Minutes ticked by. Eventually, Debbie went over to the other airline's counter to speak with them. She was gone at least 10 or 15 minutes. When she returned, she told me that they wanted to speak with me directly. I'll spare you all the gory details of what they said, but the upshot was that my mistake had wiped out my previous ticket and that I would have to buy another one for an extra $500. I was, to say the least, unhappy with this news as I returned to the AA counter to buy my ticket (it was either buy a ticket or become a Missouri resident.)

Debbie and Tracy thought this "solution" was bogus, and they went back into action, making phone calls to their own reservations department and whipping through computer screens. In the end, Debbie got me a new ticket at an extra cost of $183 (a far better result than the other airline had said was possible,) overrode a code in the system that had placed a hold on new checkins for my flight because it was supposedly boarding (it wasn't yet,) got me pretty good seats on both flights (toward the fronts of the planes), and even tracked me down in the security line because I had left my printed Expedia itinerary with her and she was afraid I still needed it (I didn't, but it was still very thoughtful of her to come and find me.)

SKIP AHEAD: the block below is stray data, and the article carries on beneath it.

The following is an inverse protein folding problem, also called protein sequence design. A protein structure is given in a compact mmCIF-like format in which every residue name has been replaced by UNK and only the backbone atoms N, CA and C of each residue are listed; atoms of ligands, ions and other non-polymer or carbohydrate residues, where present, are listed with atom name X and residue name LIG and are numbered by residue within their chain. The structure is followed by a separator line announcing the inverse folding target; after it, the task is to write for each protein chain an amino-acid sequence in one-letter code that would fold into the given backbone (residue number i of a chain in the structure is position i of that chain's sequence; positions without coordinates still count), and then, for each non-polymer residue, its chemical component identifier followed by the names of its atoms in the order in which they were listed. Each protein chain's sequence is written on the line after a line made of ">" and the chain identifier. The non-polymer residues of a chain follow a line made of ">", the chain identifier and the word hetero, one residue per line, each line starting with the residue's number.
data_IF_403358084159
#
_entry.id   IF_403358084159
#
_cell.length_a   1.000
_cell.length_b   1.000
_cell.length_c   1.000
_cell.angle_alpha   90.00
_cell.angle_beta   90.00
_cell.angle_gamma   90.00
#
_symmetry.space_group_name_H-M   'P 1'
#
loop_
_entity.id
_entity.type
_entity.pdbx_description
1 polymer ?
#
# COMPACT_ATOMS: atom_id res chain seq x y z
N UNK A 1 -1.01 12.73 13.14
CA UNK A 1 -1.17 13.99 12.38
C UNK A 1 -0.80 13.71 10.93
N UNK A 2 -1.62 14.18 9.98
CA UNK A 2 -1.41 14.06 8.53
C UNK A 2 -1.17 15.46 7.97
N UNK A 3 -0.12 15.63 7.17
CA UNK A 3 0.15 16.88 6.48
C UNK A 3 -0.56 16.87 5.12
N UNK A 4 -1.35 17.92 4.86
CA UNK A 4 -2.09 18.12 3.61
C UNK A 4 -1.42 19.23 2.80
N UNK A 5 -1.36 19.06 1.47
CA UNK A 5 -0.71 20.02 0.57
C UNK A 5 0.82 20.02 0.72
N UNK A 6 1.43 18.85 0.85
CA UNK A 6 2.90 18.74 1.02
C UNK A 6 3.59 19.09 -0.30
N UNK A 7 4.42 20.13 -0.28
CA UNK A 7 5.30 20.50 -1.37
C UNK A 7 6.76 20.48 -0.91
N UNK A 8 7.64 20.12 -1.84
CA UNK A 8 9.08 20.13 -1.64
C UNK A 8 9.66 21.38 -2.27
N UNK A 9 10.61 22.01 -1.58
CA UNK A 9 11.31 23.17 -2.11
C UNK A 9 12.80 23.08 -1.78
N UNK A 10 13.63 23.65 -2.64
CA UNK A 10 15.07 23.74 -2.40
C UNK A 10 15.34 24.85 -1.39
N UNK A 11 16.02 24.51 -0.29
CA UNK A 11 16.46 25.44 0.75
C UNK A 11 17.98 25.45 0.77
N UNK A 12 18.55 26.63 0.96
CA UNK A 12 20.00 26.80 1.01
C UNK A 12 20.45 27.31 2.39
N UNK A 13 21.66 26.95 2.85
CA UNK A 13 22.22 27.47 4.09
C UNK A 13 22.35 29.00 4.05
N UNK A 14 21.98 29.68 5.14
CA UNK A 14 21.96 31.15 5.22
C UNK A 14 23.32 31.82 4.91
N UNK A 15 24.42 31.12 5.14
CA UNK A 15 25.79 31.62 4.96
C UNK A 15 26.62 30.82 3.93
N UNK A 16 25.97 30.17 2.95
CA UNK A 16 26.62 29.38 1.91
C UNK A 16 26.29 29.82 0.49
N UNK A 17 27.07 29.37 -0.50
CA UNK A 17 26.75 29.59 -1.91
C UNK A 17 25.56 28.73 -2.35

After all this, my flights were uneventful, taking off and landing on time. I'm writing this from the comfort of the upstairs of my house. Here are a few takeaways I have from this experience:

1. Making a flight reservation for the wrong day is a remarkably poor idea. Don't do this.

2. Despite the fact that I made a stupid, careless error and was not very deserving of sympathy, these two women worked very hard to make sure I got home when I planned to. To be honest, it was humbling. They really knocked themselves out for me, and the thanks I gave them was as inadequate as mere words can be. I intend to email a link to this blog post to AA's customer service department, and I truly hope word of it gets back to them and, more importantly, to their bosses. Because of what they did, I will always feel partial to American Airlines. In particular, I encourage anyone who has to fly in or out of St. Louis to consider flying that airline. They deserve your business.

And that's really takeaway #2 -- do not under-estimate the value of superior customer service, whatever your business is. Airline, insurance agency, pizza shop, dry cleaner, whatever -- treat customers like the only care you have in the world is making them happy, and they will be loyal to you. Maybe not all of them will be, but most will. People like to feel that someone cares about them. I know I sure did.

Debbie and Tracy, thank you for helping me get home. The rest of you, take these lessons to heart and apply them in your businesses.

And when you make flight reservations online, for the love of God, make sure you click the right freaking date.

Posted on Thursday, Nov 17, 2011 12:35:42 CST by tdodge